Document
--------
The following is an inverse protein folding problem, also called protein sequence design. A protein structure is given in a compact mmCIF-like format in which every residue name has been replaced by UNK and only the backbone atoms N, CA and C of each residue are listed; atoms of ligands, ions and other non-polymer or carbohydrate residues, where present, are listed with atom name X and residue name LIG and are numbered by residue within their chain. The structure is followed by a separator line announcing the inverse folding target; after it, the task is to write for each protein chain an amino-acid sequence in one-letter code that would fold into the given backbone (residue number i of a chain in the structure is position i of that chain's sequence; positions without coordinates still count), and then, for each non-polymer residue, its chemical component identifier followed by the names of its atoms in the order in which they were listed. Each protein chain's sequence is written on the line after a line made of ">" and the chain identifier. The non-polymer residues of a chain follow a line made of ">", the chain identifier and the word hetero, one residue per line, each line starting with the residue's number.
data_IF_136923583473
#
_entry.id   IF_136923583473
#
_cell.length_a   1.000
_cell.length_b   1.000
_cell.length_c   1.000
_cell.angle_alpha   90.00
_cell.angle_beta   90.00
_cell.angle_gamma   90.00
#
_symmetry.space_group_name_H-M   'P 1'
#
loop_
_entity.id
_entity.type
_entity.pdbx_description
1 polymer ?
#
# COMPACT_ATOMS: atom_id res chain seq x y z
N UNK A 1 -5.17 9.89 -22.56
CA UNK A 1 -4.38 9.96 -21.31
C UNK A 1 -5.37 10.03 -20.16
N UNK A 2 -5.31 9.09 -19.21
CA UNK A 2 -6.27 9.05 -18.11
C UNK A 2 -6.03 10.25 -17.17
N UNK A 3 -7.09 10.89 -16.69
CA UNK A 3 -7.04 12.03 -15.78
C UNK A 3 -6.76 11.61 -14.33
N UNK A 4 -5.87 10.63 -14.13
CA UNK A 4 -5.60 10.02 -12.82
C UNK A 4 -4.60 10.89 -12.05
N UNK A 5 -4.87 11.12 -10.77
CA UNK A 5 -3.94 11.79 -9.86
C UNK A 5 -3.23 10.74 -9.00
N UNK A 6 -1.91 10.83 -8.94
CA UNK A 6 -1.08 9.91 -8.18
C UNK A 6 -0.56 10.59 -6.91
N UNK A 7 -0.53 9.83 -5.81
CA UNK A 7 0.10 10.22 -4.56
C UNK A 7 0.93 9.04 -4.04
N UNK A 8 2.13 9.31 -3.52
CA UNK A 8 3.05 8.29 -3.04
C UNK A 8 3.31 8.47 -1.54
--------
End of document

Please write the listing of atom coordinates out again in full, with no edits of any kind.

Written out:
The following is an inverse protein folding problem, also called protein sequence design. A protein structure is given in a compact mmCIF-like format in which every residue name has been replaced by UNK and only the backbone atoms N, CA and C of each residue are listed; atoms of ligands, ions and other non-polymer or carbohydrate residues, where present, are listed with atom name X and residue name LIG and are numbered by residue within their chain. The structure is followed by a separator line announcing the inverse folding target; after it, the task is to write for each protein chain an amino-acid sequence in one-letter code that would fold into the given backbone (residue number i of a chain in the structure is position i of that chain's sequence; positions without coordinates still count), and then, for each non-polymer residue, its chemical component identifier followed by the names of its atoms in the order in which they were listed. Each protein chain's sequence is written on the line after a line made of ">" and the chain identifier. The non-polymer residues of a chain follow a line made of ">", the chain identifier and the word hetero, one residue per line, each line starting with the residue's number.
data_IF_136923583473
#
_entry.id   IF_136923583473
#
_cell.length_a   1.000
_cell.length_b   1.000
_cell.length_c   1.000
_cell.angle_alpha   90.00
_cell.angle_beta   90.00
_cell.angle_gamma   90.00
#
_symmetry.space_group_name_H-M   'P 1'
#
loop_
_entity.id
_entity.type
_entity.pdbx_description
1 polymer ?
#
# COMPACT_ATOMS: atom_id res chain seq x y z
N UNK A 1 -5.17 9.89 -22.56
CA UNK A 1 -4.38 9.96 -21.31
C UNK A 1 -5.37 10.03 -20.16
N UNK A 2 -5.31 9.09 -19.21
CA UNK A 2 -6.27 9.05 -18.11
C UNK A 2 -6.03 10.25 -17.17
N UNK A 3 -7.09 10.89 -16.69
CA UNK A 3 -7.04 12.03 -15.78
C UNK A 3 -6.76 11.61 -14.33
N UNK A 4 -5.87 10.63 -14.13
CA UNK A 4 -5.60 10.02 -12.82
C UNK A 4 -4.60 10.89 -12.05
N UNK A 5 -4.87 11.12 -10.77
CA UNK A 5 -3.94 11.79 -9.86
C UNK A 5 -3.23 10.74 -9.00
N UNK A 6 -1.91 10.83 -8.94
CA UNK A 6 -1.08 9.91 -8.18
C UNK A 6 -0.56 10.59 -6.91
N UNK A 7 -0.53 9.83 -5.81
CA UNK A 7 0.10 10.22 -4.56
C UNK A 7 0.93 9.04 -4.04
N UNK A 8 2.13 9.31 -3.52
CA UNK A 8 3.05 8.29 -3.04
C UNK A 8 3.31 8.47 -1.54